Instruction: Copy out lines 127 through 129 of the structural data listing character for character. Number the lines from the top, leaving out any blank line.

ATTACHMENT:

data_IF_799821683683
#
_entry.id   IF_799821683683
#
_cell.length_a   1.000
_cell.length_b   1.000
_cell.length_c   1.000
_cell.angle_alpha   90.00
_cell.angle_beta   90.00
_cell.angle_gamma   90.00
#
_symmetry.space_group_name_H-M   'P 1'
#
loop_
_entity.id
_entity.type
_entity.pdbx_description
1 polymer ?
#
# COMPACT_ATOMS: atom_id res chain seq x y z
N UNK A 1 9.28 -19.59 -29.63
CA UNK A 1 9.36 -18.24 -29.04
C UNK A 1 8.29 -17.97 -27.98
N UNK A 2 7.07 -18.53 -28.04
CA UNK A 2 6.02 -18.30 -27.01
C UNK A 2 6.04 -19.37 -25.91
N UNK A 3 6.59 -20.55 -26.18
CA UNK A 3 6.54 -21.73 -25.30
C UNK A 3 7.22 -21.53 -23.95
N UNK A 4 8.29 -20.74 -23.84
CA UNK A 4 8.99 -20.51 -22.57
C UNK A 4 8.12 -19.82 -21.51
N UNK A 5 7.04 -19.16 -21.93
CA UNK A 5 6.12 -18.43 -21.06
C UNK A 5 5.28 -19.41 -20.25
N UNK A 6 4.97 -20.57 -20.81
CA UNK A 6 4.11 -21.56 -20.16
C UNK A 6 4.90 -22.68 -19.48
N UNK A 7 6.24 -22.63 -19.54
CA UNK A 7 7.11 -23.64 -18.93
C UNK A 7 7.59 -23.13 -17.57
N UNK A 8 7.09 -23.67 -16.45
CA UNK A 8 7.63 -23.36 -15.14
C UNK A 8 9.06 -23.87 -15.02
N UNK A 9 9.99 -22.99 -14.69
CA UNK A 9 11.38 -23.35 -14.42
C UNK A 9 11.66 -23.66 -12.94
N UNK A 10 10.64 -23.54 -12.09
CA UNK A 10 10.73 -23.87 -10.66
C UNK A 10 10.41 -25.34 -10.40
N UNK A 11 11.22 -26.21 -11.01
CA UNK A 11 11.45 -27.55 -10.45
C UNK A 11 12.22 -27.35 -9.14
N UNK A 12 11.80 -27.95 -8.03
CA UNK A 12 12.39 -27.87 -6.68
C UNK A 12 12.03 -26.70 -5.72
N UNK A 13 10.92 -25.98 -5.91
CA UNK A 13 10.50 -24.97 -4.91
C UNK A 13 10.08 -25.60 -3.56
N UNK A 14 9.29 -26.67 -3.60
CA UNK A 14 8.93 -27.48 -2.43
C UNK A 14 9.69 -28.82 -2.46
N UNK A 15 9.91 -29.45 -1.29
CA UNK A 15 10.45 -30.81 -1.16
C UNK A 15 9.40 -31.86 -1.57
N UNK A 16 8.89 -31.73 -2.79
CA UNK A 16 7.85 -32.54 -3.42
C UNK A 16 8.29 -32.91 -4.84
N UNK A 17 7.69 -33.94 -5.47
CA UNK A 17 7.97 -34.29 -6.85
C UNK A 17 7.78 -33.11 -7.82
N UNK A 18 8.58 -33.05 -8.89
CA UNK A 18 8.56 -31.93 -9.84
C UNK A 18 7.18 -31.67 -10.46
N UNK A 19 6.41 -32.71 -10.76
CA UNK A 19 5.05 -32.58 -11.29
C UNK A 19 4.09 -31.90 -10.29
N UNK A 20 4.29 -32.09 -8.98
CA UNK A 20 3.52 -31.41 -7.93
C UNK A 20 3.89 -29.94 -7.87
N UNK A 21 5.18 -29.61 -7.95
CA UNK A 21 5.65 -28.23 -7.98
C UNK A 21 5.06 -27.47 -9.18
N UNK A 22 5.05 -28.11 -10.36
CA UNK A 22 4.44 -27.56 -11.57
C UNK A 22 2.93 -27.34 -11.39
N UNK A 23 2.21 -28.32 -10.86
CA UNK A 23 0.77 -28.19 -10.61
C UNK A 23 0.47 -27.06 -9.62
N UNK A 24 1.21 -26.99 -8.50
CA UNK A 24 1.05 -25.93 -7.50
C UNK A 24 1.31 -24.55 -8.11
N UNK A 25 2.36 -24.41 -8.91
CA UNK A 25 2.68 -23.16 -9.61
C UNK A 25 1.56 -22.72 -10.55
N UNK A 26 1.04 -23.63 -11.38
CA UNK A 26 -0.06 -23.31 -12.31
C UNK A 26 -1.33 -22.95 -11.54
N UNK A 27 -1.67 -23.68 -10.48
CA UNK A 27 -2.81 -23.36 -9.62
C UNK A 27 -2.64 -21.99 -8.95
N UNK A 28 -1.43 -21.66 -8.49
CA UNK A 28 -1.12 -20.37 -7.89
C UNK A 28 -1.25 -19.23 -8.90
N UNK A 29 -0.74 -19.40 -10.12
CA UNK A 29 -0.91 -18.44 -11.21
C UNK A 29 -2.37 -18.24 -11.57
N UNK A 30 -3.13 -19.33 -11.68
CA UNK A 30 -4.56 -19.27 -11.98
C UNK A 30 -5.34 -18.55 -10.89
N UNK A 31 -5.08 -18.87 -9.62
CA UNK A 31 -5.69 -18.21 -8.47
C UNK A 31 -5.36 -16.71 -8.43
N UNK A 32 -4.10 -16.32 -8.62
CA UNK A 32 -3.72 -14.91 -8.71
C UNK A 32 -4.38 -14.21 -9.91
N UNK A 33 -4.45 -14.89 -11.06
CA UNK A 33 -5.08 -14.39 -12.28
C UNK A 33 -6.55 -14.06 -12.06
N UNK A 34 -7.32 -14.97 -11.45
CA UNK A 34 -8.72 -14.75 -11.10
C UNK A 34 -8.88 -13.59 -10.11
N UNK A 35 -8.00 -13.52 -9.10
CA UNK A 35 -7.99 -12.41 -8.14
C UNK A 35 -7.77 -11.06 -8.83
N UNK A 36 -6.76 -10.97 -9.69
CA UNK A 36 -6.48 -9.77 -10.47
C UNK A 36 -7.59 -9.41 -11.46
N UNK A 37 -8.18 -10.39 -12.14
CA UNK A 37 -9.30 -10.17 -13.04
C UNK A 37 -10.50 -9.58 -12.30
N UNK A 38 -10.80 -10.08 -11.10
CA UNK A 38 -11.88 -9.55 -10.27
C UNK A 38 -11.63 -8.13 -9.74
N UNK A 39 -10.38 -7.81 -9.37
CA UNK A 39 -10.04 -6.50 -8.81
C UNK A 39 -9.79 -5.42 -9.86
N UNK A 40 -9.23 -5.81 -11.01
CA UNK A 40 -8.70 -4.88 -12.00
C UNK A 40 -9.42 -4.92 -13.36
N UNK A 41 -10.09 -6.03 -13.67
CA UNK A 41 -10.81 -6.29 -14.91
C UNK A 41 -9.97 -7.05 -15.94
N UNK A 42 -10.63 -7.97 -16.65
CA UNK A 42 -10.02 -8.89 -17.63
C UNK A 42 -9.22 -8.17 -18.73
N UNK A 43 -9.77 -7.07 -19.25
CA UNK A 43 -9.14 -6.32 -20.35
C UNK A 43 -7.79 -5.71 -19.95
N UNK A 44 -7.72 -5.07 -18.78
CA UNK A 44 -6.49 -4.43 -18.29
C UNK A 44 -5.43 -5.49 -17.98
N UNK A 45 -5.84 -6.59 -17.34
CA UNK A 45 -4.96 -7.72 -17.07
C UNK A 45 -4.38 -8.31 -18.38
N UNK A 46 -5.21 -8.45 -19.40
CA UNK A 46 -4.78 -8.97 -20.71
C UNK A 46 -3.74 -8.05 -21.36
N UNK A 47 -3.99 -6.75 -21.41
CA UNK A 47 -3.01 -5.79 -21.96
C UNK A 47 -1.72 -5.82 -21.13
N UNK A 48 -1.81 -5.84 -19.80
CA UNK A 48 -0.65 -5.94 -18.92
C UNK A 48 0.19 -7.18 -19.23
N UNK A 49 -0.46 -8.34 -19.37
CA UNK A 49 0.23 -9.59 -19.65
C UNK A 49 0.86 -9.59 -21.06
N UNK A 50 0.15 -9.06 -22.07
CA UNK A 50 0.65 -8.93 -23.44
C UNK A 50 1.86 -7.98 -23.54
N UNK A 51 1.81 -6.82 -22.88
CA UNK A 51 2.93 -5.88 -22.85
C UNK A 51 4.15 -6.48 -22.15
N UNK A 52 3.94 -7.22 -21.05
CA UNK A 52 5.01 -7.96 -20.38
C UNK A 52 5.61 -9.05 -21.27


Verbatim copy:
CA UNK A 36 -6.48 -9.77 -10.47
C UNK A 36 -7.59 -9.41 -11.46
N UNK A 37 -8.18 -10.39 -12.14